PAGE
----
Anorexia nervosa, bulimia nervosa, and eating disorders not otherwise specified (EDNOS) are psychiatric diagnoses that involve a significant disturbance in the perception of body shape and weight, which leads to an abnormal or obsessive relationship with food, exercise and self-image.
Anorexia: the refusal to maintain minimally normal weight for age and height (weight less than 85% of expected); an intense fear of gaining weight; a denial of the severity of current low body weight; and an absence of monthly menstruation (in premenopausal women).
Bulimia: characterized by recurrent episodes of binge eating followed by inappropriate behaviors to prevent weight gain, such as self-induced vomiting; misuse of laxatives, diuretics, and enemas; fasting; and/or excessive exercise.
EDNOS: have many of the characteristics of anorexia and/or bulimia without meeting the strict parameters of those diagnoses. Depression, anxiety, and substance abuse often accompany these disorders, and significant physical complications can also occur.
If a person’s eating disorder risks his/her physical and emotional health, the person may need to leave school or work and enter intensive treatment. Some symptoms associated with eating disorders are significant weight loss (15% or more) from original body weight; the inability to concentrate; chronic fatigue; decreased strength of immune system and susceptibility to illness; an obsession with food that dominates the student’s life; extreme moodiness; excessive vulnerability to stress; tendency to socially withdraw; repetitive injuries and pain from compulsive/excessive exercise; and extreme perfectionism and/or rigidity.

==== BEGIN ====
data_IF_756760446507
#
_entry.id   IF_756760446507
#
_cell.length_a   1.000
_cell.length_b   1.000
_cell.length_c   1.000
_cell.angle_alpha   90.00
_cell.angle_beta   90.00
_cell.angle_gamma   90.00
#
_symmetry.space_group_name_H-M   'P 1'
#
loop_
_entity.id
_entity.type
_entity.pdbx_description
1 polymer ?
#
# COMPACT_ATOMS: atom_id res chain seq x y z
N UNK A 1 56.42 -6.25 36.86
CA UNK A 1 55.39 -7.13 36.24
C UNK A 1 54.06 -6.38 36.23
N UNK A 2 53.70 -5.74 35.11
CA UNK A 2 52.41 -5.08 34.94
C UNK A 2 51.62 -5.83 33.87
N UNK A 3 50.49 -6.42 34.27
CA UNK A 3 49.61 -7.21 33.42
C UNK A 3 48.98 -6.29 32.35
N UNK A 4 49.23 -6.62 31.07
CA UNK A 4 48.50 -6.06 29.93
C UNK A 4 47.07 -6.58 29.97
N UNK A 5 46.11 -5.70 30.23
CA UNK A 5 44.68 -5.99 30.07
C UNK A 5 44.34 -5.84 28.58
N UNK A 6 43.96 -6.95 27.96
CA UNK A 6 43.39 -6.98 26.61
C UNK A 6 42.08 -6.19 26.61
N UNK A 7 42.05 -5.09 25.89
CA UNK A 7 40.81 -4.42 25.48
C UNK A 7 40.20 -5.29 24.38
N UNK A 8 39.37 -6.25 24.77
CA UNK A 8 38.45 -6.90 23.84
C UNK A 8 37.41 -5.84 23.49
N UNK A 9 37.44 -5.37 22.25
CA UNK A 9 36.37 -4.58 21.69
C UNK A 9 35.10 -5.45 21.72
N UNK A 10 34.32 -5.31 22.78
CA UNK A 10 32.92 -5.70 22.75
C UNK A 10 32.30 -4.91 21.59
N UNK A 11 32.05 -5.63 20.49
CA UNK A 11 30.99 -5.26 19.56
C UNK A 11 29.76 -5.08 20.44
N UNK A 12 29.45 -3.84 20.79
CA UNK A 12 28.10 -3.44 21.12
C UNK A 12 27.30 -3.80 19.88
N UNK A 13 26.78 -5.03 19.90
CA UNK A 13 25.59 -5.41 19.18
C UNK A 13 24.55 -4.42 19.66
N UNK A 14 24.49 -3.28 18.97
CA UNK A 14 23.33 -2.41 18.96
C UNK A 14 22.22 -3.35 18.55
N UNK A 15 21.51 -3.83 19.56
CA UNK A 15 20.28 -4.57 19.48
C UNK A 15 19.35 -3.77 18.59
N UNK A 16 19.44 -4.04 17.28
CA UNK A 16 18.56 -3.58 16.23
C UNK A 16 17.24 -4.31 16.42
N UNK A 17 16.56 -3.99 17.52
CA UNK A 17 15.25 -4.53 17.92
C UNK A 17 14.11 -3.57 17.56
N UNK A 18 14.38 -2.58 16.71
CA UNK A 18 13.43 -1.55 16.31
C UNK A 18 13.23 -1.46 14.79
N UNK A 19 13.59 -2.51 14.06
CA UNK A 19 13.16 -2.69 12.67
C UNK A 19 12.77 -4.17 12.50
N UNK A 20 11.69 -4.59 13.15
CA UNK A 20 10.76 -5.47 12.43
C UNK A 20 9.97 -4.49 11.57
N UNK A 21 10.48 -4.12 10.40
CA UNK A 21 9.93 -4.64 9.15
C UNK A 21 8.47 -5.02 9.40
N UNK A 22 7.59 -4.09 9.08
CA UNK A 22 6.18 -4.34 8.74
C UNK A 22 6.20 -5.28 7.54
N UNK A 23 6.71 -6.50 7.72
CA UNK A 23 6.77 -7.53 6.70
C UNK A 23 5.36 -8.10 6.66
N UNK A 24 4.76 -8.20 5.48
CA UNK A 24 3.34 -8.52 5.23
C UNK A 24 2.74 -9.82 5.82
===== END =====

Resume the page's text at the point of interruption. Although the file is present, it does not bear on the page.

If you think you may have an eating disorder:
1. Seek assistance. The following resources are available to help you.
2. Submit a CARE Report.
When corresponding with someone who suffers from an eating disorder:
1. Utilize the following advice.
- When possible, speak to the person in private.
- Be supportive. Express concern about the person’s health. Provide specific examples of behaviors or symptoms that worry you.
- Refer the person to campus resources for help.
- Reassure a person that their obsessions are normal and therefore nothing to worry about.
- Scare the person into getting help. With eating disorders, fear seldom motivates change.
- Make jokes about eating disorders or about people who are overweight.
- Make positive comments about the person’s weight loss. It’s difficult to tell if you are rewarding healthy behaviors or encouraging a hidden disorder.
2. Seek assistance. Recommend and reference the following resources for further guidance.
3. Submit a CARE Report.